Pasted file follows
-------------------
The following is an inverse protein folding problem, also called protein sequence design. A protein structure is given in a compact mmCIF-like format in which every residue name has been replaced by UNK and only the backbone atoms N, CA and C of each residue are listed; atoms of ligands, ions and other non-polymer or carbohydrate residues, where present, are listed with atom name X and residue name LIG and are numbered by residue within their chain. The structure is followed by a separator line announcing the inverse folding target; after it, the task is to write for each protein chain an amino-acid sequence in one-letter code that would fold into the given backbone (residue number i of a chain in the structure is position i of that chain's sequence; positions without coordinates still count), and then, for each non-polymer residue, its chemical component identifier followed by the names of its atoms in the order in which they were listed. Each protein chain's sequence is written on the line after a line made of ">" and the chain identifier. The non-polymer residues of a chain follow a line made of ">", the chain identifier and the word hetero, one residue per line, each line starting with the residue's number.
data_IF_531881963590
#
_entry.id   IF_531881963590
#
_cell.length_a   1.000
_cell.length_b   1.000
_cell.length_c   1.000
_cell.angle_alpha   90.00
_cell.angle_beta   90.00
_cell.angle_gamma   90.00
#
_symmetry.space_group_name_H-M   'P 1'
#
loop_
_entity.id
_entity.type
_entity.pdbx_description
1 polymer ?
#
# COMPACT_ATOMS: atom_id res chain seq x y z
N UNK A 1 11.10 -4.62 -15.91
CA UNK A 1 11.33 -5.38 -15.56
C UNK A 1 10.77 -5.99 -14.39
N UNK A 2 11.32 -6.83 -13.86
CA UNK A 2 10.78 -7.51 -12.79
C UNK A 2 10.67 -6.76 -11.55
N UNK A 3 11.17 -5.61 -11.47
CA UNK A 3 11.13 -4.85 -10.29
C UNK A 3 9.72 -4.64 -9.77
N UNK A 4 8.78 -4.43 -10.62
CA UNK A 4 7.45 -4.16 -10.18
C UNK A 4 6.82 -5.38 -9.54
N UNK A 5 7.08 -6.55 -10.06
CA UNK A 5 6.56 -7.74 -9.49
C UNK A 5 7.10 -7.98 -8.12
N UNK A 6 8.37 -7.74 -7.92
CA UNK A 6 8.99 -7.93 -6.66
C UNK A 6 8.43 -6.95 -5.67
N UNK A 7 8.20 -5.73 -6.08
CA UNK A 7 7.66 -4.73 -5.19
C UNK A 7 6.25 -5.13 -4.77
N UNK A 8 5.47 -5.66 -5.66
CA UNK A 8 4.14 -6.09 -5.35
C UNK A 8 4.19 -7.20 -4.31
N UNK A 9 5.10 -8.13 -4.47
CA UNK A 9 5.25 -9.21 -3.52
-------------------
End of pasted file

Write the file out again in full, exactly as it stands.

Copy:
The following is an inverse protein folding problem, also called protein sequence design. A protein structure is given in a compact mmCIF-like format in which every residue name has been replaced by UNK and only the backbone atoms N, CA and C of each residue are listed; atoms of ligands, ions and other non-polymer or carbohydrate residues, where present, are listed with atom name X and residue name LIG and are numbered by residue within their chain. The structure is followed by a separator line announcing the inverse folding target; after it, the task is to write for each protein chain an amino-acid sequence in one-letter code that would fold into the given backbone (residue number i of a chain in the structure is position i of that chain's sequence; positions without coordinates still count), and then, for each non-polymer residue, its chemical component identifier followed by the names of its atoms in the order in which they were listed. Each protein chain's sequence is written on the line after a line made of ">" and the chain identifier. The non-polymer residues of a chain follow a line made of ">", the chain identifier and the word hetero, one residue per line, each line starting with the residue's number.
data_IF_531881963590
#
_entry.id   IF_531881963590
#
_cell.length_a   1.000
_cell.length_b   1.000
_cell.length_c   1.000
_cell.angle_alpha   90.00
_cell.angle_beta   90.00
_cell.angle_gamma   90.00
#
_symmetry.space_group_name_H-M   'P 1'
#
loop_
_entity.id
_entity.type
_entity.pdbx_description
1 polymer ?
#
# COMPACT_ATOMS: atom_id res chain seq x y z
N UNK A 1 11.10 -4.62 -15.91
CA UNK A 1 11.33 -5.38 -15.56
C UNK A 1 10.77 -5.99 -14.39
N UNK A 2 11.32 -6.83 -13.86
CA UNK A 2 10.78 -7.51 -12.79
C UNK A 2 10.67 -6.76 -11.55
N UNK A 3 11.17 -5.61 -11.47
CA UNK A 3 11.13 -4.85 -10.29
C UNK A 3 9.72 -4.64 -9.77
N UNK A 4 8.78 -4.43 -10.62
CA UNK A 4 7.45 -4.16 -10.18
C UNK A 4 6.82 -5.38 -9.54
N UNK A 5 7.08 -6.55 -10.06
CA UNK A 5 6.56 -7.74 -9.49
C UNK A 5 7.10 -7.98 -8.12
N UNK A 6 8.37 -7.74 -7.92
CA UNK A 6 8.99 -7.93 -6.66
C UNK A 6 8.43 -6.95 -5.67
N UNK A 7 8.20 -5.73 -6.08
CA UNK A 7 7.66 -4.73 -5.19
C UNK A 7 6.25 -5.13 -4.77
N UNK A 8 5.47 -5.66 -5.66
CA UNK A 8 4.14 -6.09 -5.35
C UNK A 8 4.19 -7.20 -4.31
N UNK A 9 5.10 -8.13 -4.47
CA UNK A 9 5.25 -9.21 -3.52